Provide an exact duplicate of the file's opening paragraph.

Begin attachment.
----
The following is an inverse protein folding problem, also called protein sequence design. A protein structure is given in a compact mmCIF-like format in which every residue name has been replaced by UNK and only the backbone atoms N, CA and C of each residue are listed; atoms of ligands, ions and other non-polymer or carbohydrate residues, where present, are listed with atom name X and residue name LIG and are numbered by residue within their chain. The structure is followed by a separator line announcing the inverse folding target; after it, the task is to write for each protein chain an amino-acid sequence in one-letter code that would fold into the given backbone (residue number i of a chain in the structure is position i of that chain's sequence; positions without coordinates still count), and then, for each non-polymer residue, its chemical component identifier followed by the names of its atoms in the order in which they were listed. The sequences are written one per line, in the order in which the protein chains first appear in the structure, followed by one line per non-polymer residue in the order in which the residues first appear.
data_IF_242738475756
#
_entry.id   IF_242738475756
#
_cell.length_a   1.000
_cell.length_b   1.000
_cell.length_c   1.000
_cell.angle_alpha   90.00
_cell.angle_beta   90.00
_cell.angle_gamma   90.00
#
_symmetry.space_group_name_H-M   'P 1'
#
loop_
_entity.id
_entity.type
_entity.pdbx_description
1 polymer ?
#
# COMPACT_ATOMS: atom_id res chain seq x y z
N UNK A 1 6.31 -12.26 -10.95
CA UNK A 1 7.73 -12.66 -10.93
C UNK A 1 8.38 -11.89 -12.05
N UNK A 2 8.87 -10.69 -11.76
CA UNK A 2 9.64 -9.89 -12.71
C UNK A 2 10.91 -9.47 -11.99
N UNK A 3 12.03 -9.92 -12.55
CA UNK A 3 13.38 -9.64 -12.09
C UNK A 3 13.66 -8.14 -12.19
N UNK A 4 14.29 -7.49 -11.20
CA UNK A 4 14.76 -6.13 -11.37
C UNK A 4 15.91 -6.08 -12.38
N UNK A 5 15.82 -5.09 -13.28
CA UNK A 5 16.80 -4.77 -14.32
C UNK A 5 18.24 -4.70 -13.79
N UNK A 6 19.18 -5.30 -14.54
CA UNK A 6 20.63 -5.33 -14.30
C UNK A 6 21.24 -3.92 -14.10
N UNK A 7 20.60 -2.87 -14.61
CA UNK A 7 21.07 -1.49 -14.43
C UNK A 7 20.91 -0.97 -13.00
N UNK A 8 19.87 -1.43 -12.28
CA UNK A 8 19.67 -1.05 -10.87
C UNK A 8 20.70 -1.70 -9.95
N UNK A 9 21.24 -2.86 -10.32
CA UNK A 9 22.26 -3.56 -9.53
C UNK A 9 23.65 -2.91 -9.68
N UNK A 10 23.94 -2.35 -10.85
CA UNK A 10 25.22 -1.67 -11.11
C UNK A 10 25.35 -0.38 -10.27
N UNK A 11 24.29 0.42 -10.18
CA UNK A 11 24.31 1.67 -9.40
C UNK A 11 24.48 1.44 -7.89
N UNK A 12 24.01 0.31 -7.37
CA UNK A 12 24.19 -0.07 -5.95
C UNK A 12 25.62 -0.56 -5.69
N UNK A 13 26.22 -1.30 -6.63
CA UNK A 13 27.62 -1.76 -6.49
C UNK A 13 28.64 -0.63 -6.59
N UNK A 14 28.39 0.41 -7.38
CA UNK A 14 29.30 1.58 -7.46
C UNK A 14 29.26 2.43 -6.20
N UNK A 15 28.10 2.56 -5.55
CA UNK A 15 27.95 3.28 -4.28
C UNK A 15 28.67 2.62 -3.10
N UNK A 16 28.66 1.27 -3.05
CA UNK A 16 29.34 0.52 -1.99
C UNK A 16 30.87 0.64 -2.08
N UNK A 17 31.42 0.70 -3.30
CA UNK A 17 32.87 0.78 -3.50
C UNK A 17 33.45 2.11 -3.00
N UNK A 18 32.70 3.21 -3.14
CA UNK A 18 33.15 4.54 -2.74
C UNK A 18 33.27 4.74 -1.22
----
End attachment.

The following is an inverse protein folding problem, also called protein sequence design. A protein structure is given in a compact mmCIF-like format in which every residue name has been replaced by UNK and only the backbone atoms N, CA and C of each residue are listed; atoms of ligands, ions and other non-polymer or carbohydrate residues, where present, are listed with atom name X and residue name LIG and are numbered by residue within their chain. The structure is followed by a separator line announcing the inverse folding target; after it, the task is to write for each protein chain an amino-acid sequence in one-letter code that would fold into the given backbone (residue number i of a chain in the structure is position i of that chain's sequence; positions without coordinates still count), and then, for each non-polymer residue, its chemical component identifier followed by the names of its atoms in the order in which they were listed. The sequences are written one per line, in the order in which the protein chains first appear in the structure, followed by one line per non-polymer residue in the order in which the residues first appear.